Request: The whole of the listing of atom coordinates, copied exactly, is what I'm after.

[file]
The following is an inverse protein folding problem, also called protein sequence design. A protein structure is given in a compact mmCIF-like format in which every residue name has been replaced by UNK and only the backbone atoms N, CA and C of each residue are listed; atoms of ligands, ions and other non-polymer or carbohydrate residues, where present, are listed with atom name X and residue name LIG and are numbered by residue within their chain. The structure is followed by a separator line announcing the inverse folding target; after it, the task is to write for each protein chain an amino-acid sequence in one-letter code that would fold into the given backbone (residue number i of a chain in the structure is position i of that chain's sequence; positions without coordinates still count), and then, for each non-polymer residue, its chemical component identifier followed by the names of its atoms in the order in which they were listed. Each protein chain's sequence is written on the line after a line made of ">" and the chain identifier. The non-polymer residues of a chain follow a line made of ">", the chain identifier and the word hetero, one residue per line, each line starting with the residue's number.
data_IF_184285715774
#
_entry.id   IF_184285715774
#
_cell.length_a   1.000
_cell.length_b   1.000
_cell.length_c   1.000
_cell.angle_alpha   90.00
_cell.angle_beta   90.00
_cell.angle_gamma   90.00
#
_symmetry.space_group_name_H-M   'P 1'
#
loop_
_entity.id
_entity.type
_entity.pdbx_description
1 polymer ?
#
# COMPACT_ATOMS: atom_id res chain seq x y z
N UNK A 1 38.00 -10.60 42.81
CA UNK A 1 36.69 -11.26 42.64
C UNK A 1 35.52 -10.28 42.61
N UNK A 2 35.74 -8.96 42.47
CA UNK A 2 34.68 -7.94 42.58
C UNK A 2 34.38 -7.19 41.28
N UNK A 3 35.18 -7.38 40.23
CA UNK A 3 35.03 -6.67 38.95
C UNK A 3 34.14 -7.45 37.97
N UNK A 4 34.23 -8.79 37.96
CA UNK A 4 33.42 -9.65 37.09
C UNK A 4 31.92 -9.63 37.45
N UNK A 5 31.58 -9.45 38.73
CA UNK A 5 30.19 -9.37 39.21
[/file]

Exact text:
The following is an inverse protein folding problem, also called protein sequence design. A protein structure is given in a compact mmCIF-like format in which every residue name has been replaced by UNK and only the backbone atoms N, CA and C of each residue are listed; atoms of ligands, ions and other non-polymer or carbohydrate residues, where present, are listed with atom name X and residue name LIG and are numbered by residue within their chain. The structure is followed by a separator line announcing the inverse folding target; after it, the task is to write for each protein chain an amino-acid sequence in one-letter code that would fold into the given backbone (residue number i of a chain in the structure is position i of that chain's sequence; positions without coordinates still count), and then, for each non-polymer residue, its chemical component identifier followed by the names of its atoms in the order in which they were listed. Each protein chain's sequence is written on the line after a line made of ">" and the chain identifier. The non-polymer residues of a chain follow a line made of ">", the chain identifier and the word hetero, one residue per line, each line starting with the residue's number.
data_IF_184285715774
#
_entry.id   IF_184285715774
#
_cell.length_a   1.000
_cell.length_b   1.000
_cell.length_c   1.000
_cell.angle_alpha   90.00
_cell.angle_beta   90.00
_cell.angle_gamma   90.00
#
_symmetry.space_group_name_H-M   'P 1'
#
loop_
_entity.id
_entity.type
_entity.pdbx_description
1 polymer ?
#
# COMPACT_ATOMS: atom_id res chain seq x y z
N UNK A 1 38.00 -10.60 42.81
CA UNK A 1 36.69 -11.26 42.64
C UNK A 1 35.52 -10.28 42.61
N UNK A 2 35.74 -8.96 42.47
CA UNK A 2 34.68 -7.94 42.58
C UNK A 2 34.38 -7.19 41.28
N UNK A 3 35.18 -7.38 40.23
CA UNK A 3 35.03 -6.67 38.95
C UNK A 3 34.14 -7.45 37.97
N UNK A 4 34.23 -8.79 37.96
CA UNK A 4 33.42 -9.65 37.09
C UNK A 4 31.92 -9.63 37.45
N UNK A 5 31.58 -9.45 38.73
CA UNK A 5 30.19 -9.37 39.21